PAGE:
No magic is needed to prognosticate. Prognostication’s first technique involves the identification of the various technology trends whose trajectories will make them combine in novel ways. In hindsight (and isn’t everything easier in hindsight!), most major technology events are the result of a novel synergistic convergence or an evolutionary technology development. Revolutions that come about as a result of unexpected scientific discoveries, such as the mastery of fire, the invention of the wheel, or the invention of writing, are a rarity. The chances of serendipitous transformation in a world blanketed by thousands of scientists who are engaged in all forms of structured research are now low, so most of tomorrow’s developments are likely to be the result of inventions that are already well understood today.

Think about it. In hindsight, the “invention” of the Internet should have been easily prognosticated.[1] After all, the appearance of the Internet is almost a foregone conclusion once you combine the concept of a computer on every desk, the availability of faster communication bandwidths, a move to global networking and presentation standards, and lowered technology costs.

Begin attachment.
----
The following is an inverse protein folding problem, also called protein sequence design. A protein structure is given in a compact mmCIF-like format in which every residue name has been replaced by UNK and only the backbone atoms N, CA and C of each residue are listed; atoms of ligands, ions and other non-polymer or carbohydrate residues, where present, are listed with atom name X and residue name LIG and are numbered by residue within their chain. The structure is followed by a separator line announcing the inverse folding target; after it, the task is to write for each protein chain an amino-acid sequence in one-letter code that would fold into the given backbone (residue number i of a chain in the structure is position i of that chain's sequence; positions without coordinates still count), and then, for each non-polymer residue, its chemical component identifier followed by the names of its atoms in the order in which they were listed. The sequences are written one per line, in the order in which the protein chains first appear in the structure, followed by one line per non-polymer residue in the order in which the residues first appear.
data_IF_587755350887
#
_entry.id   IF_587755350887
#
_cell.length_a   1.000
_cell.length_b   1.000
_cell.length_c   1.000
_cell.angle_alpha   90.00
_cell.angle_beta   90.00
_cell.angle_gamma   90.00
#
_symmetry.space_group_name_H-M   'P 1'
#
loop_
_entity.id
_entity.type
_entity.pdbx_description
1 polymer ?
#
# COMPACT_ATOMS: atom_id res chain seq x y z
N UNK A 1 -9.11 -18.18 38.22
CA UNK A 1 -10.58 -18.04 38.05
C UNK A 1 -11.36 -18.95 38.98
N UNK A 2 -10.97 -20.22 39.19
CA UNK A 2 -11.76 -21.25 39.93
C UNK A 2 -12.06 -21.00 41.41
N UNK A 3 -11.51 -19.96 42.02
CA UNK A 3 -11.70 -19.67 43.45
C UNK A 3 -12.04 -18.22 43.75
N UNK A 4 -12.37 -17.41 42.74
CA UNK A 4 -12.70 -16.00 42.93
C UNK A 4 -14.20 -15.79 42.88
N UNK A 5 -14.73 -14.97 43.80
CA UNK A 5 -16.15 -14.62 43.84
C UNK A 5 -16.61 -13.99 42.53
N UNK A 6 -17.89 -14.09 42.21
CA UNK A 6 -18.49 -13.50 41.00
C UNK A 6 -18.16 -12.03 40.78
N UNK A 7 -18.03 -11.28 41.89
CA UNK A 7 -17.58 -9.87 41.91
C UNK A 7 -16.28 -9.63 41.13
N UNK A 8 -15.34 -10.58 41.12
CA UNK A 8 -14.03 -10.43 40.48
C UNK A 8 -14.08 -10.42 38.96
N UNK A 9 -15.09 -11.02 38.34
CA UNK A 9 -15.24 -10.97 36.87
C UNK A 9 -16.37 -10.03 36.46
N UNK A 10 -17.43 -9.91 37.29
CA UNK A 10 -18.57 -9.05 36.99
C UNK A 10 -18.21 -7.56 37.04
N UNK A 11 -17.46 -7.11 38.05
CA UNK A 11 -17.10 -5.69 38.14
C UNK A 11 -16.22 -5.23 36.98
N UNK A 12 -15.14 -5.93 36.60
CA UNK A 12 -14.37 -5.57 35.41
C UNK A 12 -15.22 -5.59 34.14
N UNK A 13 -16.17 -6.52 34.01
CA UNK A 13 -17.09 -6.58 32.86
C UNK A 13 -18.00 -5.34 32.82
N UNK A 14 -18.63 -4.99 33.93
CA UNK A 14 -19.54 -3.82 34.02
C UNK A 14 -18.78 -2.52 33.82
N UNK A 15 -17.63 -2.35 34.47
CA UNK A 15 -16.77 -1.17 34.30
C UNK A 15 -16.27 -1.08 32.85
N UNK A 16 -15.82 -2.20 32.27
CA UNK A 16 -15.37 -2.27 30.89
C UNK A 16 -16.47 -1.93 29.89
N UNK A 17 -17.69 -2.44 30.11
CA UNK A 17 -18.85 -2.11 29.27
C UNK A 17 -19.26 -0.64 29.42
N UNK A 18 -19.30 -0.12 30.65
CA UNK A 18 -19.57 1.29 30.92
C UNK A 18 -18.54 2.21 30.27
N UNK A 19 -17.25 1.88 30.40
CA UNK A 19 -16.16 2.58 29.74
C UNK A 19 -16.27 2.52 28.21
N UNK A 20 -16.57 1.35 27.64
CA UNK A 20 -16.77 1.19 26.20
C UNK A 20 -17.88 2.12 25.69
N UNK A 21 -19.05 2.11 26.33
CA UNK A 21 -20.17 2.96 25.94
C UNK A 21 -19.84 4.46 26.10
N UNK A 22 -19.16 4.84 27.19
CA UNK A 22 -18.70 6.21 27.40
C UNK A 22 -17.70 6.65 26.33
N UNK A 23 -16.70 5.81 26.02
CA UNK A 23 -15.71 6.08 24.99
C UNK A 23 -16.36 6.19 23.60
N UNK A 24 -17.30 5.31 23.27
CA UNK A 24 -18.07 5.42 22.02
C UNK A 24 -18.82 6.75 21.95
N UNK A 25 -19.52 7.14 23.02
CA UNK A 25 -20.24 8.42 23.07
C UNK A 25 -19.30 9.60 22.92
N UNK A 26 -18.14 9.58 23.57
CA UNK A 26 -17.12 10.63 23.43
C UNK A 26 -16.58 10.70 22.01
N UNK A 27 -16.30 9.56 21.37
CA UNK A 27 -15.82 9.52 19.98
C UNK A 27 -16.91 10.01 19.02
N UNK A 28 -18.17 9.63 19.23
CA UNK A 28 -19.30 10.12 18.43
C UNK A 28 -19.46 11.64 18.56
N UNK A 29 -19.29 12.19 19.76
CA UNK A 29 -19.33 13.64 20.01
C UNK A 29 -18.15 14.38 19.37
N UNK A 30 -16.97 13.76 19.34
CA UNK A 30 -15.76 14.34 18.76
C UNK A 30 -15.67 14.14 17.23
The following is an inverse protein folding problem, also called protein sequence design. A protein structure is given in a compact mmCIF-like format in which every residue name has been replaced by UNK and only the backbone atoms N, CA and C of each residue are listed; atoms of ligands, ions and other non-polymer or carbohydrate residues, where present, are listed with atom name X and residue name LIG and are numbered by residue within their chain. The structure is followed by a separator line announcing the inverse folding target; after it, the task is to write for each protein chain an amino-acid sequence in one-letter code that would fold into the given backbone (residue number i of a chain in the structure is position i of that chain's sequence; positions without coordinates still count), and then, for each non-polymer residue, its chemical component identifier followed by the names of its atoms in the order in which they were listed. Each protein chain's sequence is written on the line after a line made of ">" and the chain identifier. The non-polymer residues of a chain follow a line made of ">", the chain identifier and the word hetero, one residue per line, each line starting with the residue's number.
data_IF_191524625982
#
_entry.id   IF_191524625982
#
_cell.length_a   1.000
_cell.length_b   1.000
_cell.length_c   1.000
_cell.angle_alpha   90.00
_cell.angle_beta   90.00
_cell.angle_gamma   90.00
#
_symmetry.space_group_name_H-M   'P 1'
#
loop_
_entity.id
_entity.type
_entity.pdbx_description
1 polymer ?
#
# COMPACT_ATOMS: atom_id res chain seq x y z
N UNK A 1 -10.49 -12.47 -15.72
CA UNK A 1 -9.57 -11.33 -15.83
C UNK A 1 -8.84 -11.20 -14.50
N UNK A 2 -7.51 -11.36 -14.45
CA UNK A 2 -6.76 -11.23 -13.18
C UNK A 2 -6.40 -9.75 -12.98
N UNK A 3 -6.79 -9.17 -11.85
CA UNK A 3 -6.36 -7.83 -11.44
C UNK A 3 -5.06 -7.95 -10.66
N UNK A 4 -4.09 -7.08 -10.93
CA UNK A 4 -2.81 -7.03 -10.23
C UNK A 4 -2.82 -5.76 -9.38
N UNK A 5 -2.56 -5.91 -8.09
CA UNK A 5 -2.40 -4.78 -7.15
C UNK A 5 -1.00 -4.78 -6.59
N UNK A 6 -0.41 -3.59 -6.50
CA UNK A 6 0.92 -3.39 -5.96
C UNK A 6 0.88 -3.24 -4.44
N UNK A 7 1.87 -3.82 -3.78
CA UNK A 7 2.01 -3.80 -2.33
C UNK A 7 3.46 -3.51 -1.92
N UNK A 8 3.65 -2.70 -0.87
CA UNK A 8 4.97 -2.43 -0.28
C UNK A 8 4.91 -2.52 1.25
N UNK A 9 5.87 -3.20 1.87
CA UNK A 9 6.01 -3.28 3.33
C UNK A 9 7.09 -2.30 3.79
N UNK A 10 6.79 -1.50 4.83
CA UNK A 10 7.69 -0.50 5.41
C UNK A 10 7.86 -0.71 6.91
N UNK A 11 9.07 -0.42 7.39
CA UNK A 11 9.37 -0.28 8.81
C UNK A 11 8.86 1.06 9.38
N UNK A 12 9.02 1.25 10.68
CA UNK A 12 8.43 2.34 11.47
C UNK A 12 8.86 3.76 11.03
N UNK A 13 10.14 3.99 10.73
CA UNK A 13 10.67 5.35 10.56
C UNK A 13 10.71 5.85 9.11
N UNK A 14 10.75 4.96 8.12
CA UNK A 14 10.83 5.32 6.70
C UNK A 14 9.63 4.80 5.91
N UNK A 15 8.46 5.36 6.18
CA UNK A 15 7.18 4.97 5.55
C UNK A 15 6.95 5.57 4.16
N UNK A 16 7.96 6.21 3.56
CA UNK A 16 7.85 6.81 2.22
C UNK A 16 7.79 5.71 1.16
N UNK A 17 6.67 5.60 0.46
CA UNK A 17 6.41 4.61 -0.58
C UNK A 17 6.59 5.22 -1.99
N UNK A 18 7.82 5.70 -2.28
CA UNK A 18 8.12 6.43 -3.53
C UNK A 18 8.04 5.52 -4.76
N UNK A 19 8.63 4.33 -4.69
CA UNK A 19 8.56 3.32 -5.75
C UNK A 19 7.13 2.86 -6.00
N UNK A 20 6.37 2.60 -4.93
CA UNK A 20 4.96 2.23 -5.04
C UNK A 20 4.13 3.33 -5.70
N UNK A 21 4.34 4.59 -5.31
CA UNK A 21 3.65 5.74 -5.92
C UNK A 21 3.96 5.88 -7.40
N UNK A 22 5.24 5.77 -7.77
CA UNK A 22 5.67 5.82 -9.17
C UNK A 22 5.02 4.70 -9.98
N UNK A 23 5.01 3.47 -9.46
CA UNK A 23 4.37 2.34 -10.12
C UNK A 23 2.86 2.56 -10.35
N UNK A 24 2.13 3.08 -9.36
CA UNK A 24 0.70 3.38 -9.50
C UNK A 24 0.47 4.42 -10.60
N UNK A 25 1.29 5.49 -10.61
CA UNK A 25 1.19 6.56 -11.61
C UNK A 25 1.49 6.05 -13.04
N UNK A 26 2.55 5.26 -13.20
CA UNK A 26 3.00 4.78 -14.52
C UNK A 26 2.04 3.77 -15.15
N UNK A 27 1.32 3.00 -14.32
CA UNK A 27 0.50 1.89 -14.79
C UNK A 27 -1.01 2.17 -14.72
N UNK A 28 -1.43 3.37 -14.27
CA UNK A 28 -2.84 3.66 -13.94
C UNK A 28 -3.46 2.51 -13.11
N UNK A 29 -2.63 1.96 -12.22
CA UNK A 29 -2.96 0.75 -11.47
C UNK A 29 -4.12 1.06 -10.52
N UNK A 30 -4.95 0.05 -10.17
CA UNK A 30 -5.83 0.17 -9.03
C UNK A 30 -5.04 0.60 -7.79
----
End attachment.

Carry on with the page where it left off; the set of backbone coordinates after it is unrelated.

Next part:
A second prognostication technique is to extrapolate what is known and to imagine what would happen if a known element were to become pervasive. You do this, regardless of how outlandish the extrapolation might appear at first. This is where a Western Union committee, chartered with evaluating the telephone invention from a certain Alexander Graham Bell, got it wrong when they concluded: “Bell’s proposal to place his instrument in almost every home and business is fantastic. The central exchange alone would represent a huge outlay in real estate and buildings, to say nothing of the electrical equipment. In conclusion, the committee feels that it must advise against any investment in Bell’s scheme. We do not doubt that it will find uses in special circumstances, but any development of the kind and scale which Bell so fondly imagines is utterly out of the question.”